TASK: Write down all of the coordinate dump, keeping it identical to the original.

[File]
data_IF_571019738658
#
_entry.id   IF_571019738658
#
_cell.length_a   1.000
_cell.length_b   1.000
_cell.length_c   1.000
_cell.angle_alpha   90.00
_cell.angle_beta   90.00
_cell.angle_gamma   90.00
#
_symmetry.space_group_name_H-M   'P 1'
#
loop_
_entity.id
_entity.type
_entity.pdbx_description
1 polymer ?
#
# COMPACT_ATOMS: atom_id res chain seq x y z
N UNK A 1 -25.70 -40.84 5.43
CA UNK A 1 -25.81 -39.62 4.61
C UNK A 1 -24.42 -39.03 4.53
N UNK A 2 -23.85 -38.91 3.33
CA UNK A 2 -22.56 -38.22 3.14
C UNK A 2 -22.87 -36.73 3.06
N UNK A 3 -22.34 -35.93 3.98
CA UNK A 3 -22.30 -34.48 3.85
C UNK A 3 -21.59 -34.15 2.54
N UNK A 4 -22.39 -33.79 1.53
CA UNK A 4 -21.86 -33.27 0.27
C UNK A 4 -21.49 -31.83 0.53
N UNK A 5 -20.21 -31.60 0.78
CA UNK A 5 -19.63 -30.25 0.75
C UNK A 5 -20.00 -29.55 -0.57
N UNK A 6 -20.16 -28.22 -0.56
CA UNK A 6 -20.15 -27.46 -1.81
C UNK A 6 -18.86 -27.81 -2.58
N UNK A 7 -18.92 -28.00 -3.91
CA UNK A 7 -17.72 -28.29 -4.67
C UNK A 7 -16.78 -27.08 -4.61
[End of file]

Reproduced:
data_IF_571019738658
#
_entry.id   IF_571019738658
#
_cell.length_a   1.000
_cell.length_b   1.000
_cell.length_c   1.000
_cell.angle_alpha   90.00
_cell.angle_beta   90.00
_cell.angle_gamma   90.00
#
_symmetry.space_group_name_H-M   'P 1'
#
loop_
_entity.id
_entity.type
_entity.pdbx_description
1 polymer ?
#
# COMPACT_ATOMS: atom_id res chain seq x y z
N UNK A 1 -25.70 -40.84 5.43
CA UNK A 1 -25.81 -39.62 4.61
C UNK A 1 -24.42 -39.03 4.53
N UNK A 2 -23.85 -38.91 3.33
CA UNK A 2 -22.56 -38.22 3.14
C UNK A 2 -22.87 -36.73 3.06
N UNK A 3 -22.34 -35.93 3.98
CA UNK A 3 -22.30 -34.48 3.85
C UNK A 3 -21.59 -34.15 2.54
N UNK A 4 -22.39 -33.79 1.53
CA UNK A 4 -21.86 -33.27 0.27
C UNK A 4 -21.49 -31.83 0.53
N UNK A 5 -20.21 -31.60 0.78
CA UNK A 5 -19.63 -30.25 0.75
C UNK A 5 -20.00 -29.55 -0.57
N UNK A 6 -20.16 -28.22 -0.56
CA UNK A 6 -20.15 -27.46 -1.81
C UNK A 6 -18.86 -27.81 -2.58
N UNK A 7 -18.92 -28.00 -3.91
CA UNK A 7 -17.72 -28.29 -4.67
C UNK A 7 -16.78 -27.08 -4.61